Chancellor Rishi Sunak warns circuit-breaker lockdown could cost jobs

Chancellor Rishi Sunak warns a ‘blunt’ circuit-breaker national lockdown could cause ‘permanent damage’ to UK jobs and firms

  • Rishi Sunak warns another national lockdown would cost jobs and close firms  
  • It comes after Labour leader Keir Starmer called for a two-week ‘circuit-breaker’ 
  • YouGov poll finds 68 per cent of population support a circuit-breaker lockdown
  • Advisers on Sage board say lockdown at Christmas time could be on the cards

Rishi Sunak has warned a ‘blunt’ circuit-breaker national lockdown could cause ‘permanent damage,’ to UK jobs and firms. 

There are growing calls, particularly from Labour leader Sir Keir Starmer, for a two-week circuit breaker to be implemented as a means of slowing the Covid-19 infection rate.

Manchester and Lancashire could well join Liverpool under Tier 3 restrictions on activity as part of the Government’s latest Covid-19 strategy. 

Chancellor of the Exchequer Mr Sunak has defended regional lockdowns, saying they prevent nationwide measures that would be a ‘hit to businesses and jobs’. 

But A YouGov poll estimates around 68 per cent of the population would support a two week, nationwide, circuit breaker lockdown.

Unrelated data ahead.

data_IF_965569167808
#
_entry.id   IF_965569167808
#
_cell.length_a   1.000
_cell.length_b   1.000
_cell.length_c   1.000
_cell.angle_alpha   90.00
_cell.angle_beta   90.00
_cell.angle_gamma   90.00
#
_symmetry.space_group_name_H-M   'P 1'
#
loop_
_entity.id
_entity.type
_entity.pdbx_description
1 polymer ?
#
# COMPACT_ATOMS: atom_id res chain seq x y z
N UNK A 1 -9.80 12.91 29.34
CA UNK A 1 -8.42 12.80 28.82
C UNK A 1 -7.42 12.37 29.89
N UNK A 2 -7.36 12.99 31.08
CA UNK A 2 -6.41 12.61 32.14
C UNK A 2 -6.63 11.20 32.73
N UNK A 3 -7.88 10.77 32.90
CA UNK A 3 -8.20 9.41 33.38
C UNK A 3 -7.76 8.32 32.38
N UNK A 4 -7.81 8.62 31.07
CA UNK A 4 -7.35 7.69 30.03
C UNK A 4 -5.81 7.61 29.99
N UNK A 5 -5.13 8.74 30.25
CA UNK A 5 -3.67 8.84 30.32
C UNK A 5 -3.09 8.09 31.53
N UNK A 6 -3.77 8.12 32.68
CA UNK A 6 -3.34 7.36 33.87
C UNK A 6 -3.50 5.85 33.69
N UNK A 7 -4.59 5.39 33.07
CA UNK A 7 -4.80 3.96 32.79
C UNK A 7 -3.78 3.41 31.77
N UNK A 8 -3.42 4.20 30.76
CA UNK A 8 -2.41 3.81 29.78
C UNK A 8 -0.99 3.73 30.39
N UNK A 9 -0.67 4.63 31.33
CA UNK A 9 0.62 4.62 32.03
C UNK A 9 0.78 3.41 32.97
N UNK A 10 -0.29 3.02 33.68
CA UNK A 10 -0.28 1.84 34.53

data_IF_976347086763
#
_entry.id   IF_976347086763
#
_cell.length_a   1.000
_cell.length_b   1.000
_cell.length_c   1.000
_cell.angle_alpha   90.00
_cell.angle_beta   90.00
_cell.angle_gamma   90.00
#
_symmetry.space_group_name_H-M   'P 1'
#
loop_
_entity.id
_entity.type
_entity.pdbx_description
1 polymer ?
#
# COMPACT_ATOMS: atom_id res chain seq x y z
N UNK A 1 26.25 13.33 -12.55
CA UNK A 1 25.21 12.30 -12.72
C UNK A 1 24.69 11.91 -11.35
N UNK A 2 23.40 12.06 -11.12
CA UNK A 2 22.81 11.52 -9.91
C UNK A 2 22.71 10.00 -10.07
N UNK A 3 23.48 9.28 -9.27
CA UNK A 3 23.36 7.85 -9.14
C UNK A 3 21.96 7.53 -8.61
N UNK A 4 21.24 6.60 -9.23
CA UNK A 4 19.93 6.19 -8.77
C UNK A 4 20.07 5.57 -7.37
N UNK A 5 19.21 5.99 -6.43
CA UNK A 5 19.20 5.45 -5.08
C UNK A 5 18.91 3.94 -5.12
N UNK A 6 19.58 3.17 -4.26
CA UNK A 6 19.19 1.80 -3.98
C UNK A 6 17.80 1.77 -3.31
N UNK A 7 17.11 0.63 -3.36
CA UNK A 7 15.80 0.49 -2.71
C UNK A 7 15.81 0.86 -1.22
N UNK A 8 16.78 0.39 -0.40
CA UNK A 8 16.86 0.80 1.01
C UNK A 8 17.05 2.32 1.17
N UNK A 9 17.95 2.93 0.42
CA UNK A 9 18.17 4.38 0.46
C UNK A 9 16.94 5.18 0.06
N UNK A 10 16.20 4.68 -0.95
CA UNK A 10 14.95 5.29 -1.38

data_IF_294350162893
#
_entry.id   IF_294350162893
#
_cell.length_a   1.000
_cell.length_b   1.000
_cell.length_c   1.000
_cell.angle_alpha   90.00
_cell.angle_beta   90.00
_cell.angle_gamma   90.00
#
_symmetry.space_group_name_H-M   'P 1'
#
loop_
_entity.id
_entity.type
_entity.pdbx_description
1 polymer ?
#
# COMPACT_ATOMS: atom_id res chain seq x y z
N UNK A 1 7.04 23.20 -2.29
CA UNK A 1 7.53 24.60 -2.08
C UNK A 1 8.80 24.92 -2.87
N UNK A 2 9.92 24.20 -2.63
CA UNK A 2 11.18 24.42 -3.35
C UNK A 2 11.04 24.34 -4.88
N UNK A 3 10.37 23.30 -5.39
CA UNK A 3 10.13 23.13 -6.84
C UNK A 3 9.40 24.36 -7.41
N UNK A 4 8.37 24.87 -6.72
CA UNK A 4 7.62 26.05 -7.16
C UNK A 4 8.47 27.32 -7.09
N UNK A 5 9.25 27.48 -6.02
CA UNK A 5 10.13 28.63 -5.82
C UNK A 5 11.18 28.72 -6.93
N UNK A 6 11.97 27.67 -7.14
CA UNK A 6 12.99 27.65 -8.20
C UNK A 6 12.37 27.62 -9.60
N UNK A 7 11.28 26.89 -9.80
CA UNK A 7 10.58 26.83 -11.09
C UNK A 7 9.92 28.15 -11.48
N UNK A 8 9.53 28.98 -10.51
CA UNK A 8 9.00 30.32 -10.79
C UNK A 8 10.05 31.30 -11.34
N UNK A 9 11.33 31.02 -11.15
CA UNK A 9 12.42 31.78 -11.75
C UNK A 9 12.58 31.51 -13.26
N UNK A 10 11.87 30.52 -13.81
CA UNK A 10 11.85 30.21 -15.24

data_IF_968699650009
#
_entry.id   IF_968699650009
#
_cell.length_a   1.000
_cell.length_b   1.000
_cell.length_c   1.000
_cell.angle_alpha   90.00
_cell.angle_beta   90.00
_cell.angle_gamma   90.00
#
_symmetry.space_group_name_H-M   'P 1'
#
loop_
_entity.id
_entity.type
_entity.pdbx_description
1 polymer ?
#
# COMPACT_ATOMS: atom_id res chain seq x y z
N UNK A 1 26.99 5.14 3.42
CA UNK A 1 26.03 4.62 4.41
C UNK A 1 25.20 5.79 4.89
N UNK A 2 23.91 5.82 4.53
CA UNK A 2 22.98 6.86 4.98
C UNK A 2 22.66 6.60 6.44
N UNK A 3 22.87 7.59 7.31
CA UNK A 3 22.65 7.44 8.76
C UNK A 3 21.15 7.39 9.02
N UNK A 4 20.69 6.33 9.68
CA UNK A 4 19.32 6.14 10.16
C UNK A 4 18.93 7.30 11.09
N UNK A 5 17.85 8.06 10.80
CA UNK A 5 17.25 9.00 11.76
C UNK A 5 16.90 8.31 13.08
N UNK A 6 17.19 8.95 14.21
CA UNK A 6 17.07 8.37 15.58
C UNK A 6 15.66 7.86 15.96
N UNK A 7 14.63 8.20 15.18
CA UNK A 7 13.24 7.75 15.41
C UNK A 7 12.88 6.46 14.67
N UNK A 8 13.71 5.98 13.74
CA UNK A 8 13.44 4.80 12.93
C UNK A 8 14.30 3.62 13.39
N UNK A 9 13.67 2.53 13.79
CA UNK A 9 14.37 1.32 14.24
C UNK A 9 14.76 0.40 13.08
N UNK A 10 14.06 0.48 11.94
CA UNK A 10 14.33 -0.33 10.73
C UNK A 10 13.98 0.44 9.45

Chancellor of the Exchequer Rishi Sunak, pictured on Wednesday, is one of a host of senior ministers who are calling for Boris Johnson not impose a national lockdown, with Mr Sunak warning it could cost jobs and close businesses 

Mr Sunak, alongside Cabinet minsters including Business Secretary Alok Sharma, Home Secretary Priti Patel, Culture Secretary Oliver Dowden and Housing Secretary Robert Jenrick, are all calling for a lighter touch.

One minister told The Telegraph: ‘A national circuit breaker is a very crude tool … what [it] does is potentially displace the problem rather than remove it.’

A Government source added: ‘It’s no use just delaying things; if you are buying time what are you going to use that time for? You have to make it worth the hit to people’s lives.

‘If the infection rate doesn’t come down after two weeks you will come under pressure to extend it, which could drag on and on.’

The paper reported that talks of bumping London’s restriction measures up to Tier Two, are rapidly advancing, with The Independent suggesting measures could begin in the Capital as soon as Friday. 

Meanwhile The Telegraph has reported that Sage advisers feel it is too late for a circuit-breaker lockdown this month, and it could instead take place over Christmas, to limit the impact on children’s education.

Liverpool’s bars were closed last night as the city copes with life under Tier 3 of the Government’s restrictions to prevent the spread of Covid-19

Voicing his opposition to a nationwide lockdown, Mr Sunak told MPs yesterday: ‘The cost of doing so are not abstract, they are real.

‘They can be counted in jobs lost, businesses closed and children’s education harmed.

Chancellor of the Exchequer Rishi Sunak has defended using local lockdowns, saying they prevent the need for a nationwide scheme  

‘They can be measured in the permanent damage done to our economy which will undermine our long-term ability to fund our NHS and our valued public services, and they can be measured in the increase in long-term health conditions that unemployment causes.

‘This is not about choosing one side or the other. It is not about taking decisions because they are popular.

‘It is not about health vs wealth or any other simplistic lens we choose to view this moment through.